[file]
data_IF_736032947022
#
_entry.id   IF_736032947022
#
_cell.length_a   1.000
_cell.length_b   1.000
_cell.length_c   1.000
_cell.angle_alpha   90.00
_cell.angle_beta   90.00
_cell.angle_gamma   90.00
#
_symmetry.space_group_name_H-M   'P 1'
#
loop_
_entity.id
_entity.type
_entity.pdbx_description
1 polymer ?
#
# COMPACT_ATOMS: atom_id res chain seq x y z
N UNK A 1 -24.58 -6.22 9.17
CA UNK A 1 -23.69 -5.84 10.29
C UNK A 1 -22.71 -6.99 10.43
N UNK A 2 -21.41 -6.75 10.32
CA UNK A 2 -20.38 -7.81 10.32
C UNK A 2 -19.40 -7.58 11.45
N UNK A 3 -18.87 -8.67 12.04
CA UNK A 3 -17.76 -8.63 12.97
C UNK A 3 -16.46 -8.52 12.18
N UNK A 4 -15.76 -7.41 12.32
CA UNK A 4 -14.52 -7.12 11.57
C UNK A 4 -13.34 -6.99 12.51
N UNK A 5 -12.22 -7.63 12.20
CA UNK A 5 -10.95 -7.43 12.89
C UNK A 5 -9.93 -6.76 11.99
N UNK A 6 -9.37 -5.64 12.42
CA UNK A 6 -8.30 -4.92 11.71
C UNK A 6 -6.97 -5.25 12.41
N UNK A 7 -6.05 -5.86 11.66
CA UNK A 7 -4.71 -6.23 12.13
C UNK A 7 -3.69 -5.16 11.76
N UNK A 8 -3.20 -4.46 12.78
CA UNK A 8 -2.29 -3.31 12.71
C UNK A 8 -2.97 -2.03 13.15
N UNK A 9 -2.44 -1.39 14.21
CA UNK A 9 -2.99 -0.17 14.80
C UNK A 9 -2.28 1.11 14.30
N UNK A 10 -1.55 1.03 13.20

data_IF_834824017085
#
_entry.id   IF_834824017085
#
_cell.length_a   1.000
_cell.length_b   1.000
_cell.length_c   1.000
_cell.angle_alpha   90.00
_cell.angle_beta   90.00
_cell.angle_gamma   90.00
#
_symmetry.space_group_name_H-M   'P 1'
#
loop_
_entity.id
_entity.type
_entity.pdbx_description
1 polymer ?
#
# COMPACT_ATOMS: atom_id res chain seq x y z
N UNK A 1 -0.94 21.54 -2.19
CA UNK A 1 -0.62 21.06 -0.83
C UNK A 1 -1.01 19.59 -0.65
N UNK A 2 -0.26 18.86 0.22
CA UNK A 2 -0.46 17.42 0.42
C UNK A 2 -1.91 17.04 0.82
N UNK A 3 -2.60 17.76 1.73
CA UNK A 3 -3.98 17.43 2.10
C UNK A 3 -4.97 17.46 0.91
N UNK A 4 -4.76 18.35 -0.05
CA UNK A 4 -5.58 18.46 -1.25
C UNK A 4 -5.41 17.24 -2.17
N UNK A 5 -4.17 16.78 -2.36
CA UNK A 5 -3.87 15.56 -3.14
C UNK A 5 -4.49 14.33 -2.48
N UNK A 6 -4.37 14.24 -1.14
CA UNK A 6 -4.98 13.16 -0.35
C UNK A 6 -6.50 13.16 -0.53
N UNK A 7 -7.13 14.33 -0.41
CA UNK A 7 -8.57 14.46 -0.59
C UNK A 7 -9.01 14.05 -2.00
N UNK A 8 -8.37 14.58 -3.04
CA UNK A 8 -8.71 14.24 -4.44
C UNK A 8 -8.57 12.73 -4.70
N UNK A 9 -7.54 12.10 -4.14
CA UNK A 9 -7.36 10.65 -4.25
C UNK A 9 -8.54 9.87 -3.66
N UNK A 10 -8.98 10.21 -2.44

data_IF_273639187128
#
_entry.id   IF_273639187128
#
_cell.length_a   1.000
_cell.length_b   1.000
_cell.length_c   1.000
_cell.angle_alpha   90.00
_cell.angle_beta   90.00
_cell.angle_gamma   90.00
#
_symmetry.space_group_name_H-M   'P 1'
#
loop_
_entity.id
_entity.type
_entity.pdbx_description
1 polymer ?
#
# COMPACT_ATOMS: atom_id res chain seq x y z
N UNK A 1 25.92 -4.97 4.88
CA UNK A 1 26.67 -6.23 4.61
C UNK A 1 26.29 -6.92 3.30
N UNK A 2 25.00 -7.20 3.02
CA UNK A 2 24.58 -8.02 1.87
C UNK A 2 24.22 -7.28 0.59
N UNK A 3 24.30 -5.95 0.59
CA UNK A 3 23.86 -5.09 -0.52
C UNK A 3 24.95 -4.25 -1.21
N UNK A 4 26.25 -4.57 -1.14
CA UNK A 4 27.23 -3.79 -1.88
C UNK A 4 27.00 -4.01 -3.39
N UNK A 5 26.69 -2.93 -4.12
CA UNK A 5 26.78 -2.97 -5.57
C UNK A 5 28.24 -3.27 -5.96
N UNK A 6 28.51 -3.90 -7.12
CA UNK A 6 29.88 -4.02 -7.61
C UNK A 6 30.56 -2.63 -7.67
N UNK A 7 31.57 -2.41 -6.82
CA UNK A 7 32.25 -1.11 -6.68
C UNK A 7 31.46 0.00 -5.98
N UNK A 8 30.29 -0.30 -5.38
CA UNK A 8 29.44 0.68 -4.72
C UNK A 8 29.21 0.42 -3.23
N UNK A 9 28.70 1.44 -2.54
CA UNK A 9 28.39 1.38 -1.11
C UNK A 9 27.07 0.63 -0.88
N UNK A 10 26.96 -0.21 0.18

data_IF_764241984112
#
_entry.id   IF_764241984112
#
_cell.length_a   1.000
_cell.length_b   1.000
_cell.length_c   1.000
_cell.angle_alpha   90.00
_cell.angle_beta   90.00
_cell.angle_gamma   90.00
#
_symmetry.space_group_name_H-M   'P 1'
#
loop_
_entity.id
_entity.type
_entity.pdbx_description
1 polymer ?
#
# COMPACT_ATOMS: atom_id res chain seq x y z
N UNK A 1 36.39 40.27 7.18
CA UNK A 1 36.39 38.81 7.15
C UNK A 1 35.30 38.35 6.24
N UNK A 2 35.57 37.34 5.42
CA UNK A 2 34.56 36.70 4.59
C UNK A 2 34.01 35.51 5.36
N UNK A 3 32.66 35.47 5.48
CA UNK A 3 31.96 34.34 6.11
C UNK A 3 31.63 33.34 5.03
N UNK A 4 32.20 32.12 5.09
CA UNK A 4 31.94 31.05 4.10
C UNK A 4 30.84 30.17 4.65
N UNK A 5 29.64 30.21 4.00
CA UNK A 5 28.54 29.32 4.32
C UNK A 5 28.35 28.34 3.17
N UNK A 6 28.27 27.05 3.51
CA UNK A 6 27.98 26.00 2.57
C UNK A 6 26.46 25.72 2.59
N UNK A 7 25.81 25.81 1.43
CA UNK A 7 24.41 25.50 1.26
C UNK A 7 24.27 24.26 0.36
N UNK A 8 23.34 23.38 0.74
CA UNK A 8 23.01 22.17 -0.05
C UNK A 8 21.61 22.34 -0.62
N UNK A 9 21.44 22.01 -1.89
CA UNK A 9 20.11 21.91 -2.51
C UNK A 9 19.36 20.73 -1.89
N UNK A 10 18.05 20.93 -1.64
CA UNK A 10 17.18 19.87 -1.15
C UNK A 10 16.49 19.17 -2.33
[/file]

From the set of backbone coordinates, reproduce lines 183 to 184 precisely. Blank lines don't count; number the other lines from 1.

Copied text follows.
N UNK A 7 25.81 25.81 1.43
CA UNK A 7 24.41 25.50 1.26